I thought that I would start a series on common misconceptions related to the Common Core State Standards. I don’t know how frequently I’ll come back to this series, but as these misconceptions come up or as I hear them I want to address them. The first is one that I hear quite frequently and I was told was a misconception repeated in the Iowa House Education Committee meeting the other day when the Common Core was briefly discussed.
The Common Core is not state-led. To be fair, when I say that I’m not saying that the U.S. Department of Education wrote the Common Core. I’m not even saying it was their idea. It wasn’t. Advocates of the Common Core who say it is state-led typically are saying neither of these things happened.
On that we can agree.
It’s always important to get past lingo and clarify what we mean. When I say something is “state-led,” I mean it is initiated within state departments of education with the blessing of the state’s governor and then approved by the state legislature and then signed into law by the state’s Governor.
A scenario that could have happened with standards that could legitimately be called “state-led.” Say members within the say Texas Education Agency said “hey, we really like what Massachusetts is doing with their standards.” They then go on to study them, talk to experts who are knowledgeable with the process of developing those standards, get parental and teacher input, tweak the standards in a way that makes sense to Texas, send them to the Texas Legislature who then approves them, and then Governor Rick Perry signs it into law. Some Texas Legislators rub elbows with state legislators from other states saying… “this is what we did in Texas, and then state legislators from Massachusetts said, “hey yes you should look at what we’re doing.” Then other state legislators go back to their states and initiate that process. Perhaps this conversation could take place within the National Governor’s Association or Council of Chief State School Officers, but the point is they were standards written at the state level, approved in the legislative process and is then reciprocated by other states in a way that makes sense to them.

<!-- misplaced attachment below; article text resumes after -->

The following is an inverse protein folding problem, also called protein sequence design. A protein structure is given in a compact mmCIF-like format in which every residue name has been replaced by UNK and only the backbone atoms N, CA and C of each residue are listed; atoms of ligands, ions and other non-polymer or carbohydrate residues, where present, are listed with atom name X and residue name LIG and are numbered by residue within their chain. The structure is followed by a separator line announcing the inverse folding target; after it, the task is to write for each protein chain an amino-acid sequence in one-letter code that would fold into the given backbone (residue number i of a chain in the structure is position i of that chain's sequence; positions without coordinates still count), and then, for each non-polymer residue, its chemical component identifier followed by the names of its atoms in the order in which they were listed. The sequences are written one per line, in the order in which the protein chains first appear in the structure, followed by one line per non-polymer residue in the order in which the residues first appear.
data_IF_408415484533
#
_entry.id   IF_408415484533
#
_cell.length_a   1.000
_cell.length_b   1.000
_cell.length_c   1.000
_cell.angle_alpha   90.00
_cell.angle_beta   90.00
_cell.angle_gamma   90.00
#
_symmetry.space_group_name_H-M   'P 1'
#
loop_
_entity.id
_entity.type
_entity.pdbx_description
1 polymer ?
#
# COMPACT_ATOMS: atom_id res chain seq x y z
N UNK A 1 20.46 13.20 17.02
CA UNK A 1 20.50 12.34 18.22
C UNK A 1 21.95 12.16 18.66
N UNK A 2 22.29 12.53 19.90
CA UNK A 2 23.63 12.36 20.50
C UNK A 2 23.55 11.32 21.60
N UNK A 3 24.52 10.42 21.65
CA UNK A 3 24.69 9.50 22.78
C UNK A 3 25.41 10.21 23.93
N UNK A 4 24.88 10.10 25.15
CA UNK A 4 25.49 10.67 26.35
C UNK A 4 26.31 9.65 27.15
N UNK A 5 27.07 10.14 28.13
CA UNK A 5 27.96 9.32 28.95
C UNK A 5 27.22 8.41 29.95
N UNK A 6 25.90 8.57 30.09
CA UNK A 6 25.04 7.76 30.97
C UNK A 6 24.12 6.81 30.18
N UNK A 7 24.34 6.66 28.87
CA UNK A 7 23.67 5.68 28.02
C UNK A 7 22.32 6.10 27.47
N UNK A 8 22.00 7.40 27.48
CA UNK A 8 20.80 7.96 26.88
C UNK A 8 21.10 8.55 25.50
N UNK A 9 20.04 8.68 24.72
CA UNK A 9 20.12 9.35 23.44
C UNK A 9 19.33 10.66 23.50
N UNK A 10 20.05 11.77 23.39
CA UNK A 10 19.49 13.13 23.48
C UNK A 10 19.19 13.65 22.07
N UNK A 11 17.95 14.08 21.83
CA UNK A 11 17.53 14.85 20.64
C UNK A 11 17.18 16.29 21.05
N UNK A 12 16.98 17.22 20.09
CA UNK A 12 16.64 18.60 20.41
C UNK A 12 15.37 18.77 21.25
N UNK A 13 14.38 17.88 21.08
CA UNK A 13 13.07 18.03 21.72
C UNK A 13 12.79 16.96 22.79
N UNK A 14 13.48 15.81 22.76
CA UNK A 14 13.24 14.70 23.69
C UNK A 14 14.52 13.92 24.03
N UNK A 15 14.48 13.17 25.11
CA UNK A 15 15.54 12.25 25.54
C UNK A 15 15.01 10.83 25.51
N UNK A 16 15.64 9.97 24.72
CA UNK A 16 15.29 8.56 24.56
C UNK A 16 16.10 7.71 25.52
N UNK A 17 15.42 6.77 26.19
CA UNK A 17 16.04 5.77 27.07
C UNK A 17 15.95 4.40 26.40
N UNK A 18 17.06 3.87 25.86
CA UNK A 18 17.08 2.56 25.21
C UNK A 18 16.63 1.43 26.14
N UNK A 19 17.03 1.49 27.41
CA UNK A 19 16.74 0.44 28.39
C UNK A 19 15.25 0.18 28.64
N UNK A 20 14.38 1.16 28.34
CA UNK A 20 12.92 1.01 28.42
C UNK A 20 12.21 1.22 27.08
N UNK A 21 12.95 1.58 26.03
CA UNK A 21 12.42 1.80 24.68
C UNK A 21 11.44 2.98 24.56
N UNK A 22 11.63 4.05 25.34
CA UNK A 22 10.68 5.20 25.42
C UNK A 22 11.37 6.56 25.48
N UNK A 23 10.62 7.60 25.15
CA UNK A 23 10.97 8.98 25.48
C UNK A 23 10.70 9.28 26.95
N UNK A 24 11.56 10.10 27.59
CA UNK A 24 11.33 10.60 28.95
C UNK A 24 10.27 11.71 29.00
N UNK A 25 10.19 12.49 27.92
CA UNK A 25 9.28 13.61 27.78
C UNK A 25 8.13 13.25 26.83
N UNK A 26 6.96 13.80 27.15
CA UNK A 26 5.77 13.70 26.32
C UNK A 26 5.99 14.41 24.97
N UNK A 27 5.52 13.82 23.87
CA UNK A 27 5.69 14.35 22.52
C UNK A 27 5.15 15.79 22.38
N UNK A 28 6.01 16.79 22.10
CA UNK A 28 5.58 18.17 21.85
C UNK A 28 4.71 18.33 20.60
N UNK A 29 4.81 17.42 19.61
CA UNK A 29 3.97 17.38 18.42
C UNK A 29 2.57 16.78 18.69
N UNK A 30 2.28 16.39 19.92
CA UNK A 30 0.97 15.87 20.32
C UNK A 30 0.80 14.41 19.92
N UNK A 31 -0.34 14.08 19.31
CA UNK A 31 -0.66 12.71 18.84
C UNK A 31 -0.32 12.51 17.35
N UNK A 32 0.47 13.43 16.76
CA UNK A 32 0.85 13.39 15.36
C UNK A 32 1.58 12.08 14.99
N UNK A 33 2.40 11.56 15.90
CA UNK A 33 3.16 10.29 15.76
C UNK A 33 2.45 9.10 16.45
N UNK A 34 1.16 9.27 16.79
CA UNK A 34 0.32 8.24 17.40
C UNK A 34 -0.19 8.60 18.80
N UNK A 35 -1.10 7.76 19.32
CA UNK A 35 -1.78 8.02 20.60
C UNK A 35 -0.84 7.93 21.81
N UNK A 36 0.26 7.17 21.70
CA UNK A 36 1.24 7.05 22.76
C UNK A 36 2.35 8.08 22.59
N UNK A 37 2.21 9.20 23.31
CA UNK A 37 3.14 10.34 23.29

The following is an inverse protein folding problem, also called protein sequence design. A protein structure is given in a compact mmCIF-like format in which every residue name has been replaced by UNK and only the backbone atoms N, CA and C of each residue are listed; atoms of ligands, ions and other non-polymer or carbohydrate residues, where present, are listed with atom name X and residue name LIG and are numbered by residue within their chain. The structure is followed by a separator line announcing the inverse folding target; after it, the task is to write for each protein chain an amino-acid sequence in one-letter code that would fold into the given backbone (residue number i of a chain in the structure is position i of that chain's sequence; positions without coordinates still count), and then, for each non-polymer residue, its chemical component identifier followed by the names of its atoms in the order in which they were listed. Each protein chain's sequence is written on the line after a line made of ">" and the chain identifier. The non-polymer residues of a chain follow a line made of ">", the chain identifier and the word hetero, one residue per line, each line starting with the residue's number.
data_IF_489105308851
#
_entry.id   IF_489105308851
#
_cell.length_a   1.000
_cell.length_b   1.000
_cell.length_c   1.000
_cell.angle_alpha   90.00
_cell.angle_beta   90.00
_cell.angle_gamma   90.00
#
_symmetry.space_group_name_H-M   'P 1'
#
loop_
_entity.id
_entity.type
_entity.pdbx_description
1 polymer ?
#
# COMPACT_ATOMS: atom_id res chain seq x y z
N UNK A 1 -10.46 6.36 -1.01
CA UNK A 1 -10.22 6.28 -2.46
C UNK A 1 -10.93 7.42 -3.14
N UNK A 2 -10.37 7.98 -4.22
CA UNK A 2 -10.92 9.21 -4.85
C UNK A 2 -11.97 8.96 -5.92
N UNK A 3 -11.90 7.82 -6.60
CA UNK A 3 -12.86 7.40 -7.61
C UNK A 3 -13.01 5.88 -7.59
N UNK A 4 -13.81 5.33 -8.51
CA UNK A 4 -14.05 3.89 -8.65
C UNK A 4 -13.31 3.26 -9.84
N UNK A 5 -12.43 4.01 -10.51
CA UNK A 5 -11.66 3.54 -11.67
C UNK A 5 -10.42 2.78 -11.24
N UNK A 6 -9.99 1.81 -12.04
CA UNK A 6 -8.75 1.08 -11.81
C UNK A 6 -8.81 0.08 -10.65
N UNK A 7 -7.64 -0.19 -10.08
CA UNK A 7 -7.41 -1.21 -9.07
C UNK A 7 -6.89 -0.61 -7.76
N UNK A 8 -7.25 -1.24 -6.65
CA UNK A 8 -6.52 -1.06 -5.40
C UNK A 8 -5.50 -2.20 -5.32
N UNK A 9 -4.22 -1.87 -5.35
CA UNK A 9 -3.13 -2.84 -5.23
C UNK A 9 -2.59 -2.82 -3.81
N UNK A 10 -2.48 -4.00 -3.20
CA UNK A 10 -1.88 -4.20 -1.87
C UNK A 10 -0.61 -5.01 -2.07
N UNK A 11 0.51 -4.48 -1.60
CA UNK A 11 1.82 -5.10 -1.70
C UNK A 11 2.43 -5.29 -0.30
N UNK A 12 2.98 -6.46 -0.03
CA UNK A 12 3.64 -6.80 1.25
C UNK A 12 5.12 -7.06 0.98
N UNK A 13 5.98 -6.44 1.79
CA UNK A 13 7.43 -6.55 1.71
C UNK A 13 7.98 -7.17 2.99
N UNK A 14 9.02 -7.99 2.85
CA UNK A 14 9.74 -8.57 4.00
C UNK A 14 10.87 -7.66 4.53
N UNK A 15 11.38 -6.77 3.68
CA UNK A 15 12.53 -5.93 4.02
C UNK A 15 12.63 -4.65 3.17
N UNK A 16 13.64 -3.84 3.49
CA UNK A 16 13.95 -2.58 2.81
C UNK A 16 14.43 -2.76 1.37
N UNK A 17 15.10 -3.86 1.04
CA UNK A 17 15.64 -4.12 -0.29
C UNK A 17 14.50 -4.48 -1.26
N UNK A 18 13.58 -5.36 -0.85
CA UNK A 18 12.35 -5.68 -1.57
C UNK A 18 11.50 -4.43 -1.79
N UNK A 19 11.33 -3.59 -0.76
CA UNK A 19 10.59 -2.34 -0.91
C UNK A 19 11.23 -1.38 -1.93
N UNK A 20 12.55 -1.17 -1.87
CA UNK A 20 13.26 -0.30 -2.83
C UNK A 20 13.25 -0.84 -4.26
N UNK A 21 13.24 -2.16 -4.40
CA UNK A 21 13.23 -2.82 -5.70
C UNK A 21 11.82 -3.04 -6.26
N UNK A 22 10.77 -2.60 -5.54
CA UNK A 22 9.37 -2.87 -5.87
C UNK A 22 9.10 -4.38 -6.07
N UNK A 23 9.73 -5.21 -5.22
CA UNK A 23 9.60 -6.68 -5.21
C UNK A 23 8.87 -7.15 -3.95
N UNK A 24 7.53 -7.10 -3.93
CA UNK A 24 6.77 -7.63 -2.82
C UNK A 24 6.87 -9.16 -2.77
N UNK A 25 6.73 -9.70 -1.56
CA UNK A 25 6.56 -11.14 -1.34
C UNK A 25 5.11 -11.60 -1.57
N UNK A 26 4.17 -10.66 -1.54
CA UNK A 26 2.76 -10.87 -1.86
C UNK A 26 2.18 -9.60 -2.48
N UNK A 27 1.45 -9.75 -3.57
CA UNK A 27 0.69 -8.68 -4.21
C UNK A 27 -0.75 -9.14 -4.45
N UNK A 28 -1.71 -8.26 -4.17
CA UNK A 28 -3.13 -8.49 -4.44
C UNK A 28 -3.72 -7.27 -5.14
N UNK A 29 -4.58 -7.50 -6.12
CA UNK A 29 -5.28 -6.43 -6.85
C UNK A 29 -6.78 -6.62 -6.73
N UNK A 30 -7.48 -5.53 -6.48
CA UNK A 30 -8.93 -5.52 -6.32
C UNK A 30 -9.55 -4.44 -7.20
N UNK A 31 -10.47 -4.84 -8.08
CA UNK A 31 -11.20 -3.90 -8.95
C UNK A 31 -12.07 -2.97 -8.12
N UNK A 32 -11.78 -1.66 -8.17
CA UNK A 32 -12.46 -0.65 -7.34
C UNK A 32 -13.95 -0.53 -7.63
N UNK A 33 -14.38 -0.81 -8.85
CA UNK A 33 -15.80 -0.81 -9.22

That would be a “state-led” initiative and a process I could applaud. States should look for what works. Why not look at Massachusetts standards, Indiana’s ELA standards, and say California’s math standards (prior to alignment to the Common Core). I’m for common sense, and that would be common sense.
That isn’t what happened however.
The process was initiated by the National Governors Association’s Center for Best Practices and the Council of Chief State School Officers. They then delegated the drafting of the standards to Achieve, Inc. who was created by the NGA. This process was managed by six state Governors who were chosen by a non-democratic process). The oversight also included the CEOs of Battelle Memorial Institute, Intel Corporation, Prudential Financial, Achieve, Inc. and State Farm Insurance.
This was all financed by the Bill and Melinda Gates Foundation, The Boeing Company, Carnegie Corporation of New York, the GE Foundation, IBM Corporation, Intel Foundation, Nationwide, the Prudential Foundation, the State Farm Insurance Company, Washington Mutual Foundation, and the William and Flora Hewett Foundation.
To top it off the NGA-recognized “reviews” of the standards commissioned by Achieve were funded by the Bill and Melinda Gates Foundation, an interest group who were pushing the standards to begin with. No conflict of interest there! Since January of 2008 the Gates Foundation has awarded the National Governors Association and the Council of Chief State School Officers over $35 Million (this is a dated amount, it most certainly has increased by now).
This is what we call state-led? No, if advocates of the Common Core were honest they would say it is special-interest written and funded. However it was Federally-pushed getting other states on board. That’s where Race to the Top grants come in. Through the 2009 stimulus package $4.35 billion in discretionary money was given to the U.S. Department of Education and in order to qualify for these grants states had to adopt the Common Core.
This is state-led?
Education Secretary Arne Duncan went on to tell states that in order to receive a No Child Left Behind Waiver had to, for starters, adopt the Common Core and then adopt other “reforms” prescribed by the Department.
Even Tony Bennett, who was recently ousted as Indiana’s Superintendent of Public Instruction, bemoaned the standards being “federalized.”
No state has yet adopted these through their state legislature. That’s state-led?
Under the 10th Amendment of the Constitution, education is among the most important policy power not “delegated to the United States” and therefore is “reserved to the States respectively, or to the people.” Historically, U.S. Education policy-making has been a matter of local control, where parents have the most influence. That was not honored in this process.
So we can all the Common Core a whole plethora of things, but “state-led” can’t honestly be one of them.
Tags: 10th Amendment, Achieve, Arne Duncan, Boeing, Carnegie Corporation of New York, common core misconceptions, Common Core State Standards, Council of Chief State School Officers, federalism, Gates Foundation, GE Foundation, IBM Corporation, Intel Foundation, local control in education, Massachusetts Education Standards, National Governors Association, Nationwide, NCLB waivers, Prudential Financial, Prudential Foundation, Race to the Top, State Farm Insurance, Texas Education Agency, Tony Bennett, U.S. Department of Education, Washington Mutual Foundation, William and Flora Hewett Foundation